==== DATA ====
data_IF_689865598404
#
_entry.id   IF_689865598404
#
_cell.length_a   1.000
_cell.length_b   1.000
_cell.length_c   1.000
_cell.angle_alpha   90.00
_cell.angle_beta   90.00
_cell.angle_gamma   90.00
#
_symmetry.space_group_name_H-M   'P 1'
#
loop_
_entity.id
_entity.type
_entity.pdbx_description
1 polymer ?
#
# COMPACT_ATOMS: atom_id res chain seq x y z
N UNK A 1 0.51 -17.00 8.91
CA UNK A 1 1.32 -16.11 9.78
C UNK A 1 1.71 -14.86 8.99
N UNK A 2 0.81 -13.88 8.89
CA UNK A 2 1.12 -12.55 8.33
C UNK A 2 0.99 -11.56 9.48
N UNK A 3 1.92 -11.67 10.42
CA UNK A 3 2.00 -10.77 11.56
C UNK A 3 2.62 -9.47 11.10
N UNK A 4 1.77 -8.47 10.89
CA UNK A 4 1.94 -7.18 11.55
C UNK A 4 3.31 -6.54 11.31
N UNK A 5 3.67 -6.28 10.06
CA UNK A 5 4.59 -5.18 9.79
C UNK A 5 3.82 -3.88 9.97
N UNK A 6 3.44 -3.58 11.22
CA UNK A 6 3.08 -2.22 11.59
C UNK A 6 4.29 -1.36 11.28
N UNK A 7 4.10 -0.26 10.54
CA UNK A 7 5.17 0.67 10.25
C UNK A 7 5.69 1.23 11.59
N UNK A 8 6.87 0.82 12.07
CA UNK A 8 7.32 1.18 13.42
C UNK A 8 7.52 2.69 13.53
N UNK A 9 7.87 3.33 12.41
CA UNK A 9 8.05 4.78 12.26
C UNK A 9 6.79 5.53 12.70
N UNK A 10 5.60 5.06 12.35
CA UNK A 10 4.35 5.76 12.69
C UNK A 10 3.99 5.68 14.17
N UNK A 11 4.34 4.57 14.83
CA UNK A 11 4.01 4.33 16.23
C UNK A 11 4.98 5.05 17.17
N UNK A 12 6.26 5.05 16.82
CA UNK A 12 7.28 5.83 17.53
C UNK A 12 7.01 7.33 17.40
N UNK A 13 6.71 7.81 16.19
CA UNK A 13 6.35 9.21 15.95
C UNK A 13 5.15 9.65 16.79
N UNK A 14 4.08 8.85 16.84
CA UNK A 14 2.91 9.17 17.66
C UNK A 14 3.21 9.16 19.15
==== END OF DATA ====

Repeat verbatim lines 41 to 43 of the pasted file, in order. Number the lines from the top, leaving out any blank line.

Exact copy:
C UNK A 7 5.69 1.23 11.59
N UNK A 8 6.87 0.82 12.07
CA UNK A 8 7.32 1.18 13.42